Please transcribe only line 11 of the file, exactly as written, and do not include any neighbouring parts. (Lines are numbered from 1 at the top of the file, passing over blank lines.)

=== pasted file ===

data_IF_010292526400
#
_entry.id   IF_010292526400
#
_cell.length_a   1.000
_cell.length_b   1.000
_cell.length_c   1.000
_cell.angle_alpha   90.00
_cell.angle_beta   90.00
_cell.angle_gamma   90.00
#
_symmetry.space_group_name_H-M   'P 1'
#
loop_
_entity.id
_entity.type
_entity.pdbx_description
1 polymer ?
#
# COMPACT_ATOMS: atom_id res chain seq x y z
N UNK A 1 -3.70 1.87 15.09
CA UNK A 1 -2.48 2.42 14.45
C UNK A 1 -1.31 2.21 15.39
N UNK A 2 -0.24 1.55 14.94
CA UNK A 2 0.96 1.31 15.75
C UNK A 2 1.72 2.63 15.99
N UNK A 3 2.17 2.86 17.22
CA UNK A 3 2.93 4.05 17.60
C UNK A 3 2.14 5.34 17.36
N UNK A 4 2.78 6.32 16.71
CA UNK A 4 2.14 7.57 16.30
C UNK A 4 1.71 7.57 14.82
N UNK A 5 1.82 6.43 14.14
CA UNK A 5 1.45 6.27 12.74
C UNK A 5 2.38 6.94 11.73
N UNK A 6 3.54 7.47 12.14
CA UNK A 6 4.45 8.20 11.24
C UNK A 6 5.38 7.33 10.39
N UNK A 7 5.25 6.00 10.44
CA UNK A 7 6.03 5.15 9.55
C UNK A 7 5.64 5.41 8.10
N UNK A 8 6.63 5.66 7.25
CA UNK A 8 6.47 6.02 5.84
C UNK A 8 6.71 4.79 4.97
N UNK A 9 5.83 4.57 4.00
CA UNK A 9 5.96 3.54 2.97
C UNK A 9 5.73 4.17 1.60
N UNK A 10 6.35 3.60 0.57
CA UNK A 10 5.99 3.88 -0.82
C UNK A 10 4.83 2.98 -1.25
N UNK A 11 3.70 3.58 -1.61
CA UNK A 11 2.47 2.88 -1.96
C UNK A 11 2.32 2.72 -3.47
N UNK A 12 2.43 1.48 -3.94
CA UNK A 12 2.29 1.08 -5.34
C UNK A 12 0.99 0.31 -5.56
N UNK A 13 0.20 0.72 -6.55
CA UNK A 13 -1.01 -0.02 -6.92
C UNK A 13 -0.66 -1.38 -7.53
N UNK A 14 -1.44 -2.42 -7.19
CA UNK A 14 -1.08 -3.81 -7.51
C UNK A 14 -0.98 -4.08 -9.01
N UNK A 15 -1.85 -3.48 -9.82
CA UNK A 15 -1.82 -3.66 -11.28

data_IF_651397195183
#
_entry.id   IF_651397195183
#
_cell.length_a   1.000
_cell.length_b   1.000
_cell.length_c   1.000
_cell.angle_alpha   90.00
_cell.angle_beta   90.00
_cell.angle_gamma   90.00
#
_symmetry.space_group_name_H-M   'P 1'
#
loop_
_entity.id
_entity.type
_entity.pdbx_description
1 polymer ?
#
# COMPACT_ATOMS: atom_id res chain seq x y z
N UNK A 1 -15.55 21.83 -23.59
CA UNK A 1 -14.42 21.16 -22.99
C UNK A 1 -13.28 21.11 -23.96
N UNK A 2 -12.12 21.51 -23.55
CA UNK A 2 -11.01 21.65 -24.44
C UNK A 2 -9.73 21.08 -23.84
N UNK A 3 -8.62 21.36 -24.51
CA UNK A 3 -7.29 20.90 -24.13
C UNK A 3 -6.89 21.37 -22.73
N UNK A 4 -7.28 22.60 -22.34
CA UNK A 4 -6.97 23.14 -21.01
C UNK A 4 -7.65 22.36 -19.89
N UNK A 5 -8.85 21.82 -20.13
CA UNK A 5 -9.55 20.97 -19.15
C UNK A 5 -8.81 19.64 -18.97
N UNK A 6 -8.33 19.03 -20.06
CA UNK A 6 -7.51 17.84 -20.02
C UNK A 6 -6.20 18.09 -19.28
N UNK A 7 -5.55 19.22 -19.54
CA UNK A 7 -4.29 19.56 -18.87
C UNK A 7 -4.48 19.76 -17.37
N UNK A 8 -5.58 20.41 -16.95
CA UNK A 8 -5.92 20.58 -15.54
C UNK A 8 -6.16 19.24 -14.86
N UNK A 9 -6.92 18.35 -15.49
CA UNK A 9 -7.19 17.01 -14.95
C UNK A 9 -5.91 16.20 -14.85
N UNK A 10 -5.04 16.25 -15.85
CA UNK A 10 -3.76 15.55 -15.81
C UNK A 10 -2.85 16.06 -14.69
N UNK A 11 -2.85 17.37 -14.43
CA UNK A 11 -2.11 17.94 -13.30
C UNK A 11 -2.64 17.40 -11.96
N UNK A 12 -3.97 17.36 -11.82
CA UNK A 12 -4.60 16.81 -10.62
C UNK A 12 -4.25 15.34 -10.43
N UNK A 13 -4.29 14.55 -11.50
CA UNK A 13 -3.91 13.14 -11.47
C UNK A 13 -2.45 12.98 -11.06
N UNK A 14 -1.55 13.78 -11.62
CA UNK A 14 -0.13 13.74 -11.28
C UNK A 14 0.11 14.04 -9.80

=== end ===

#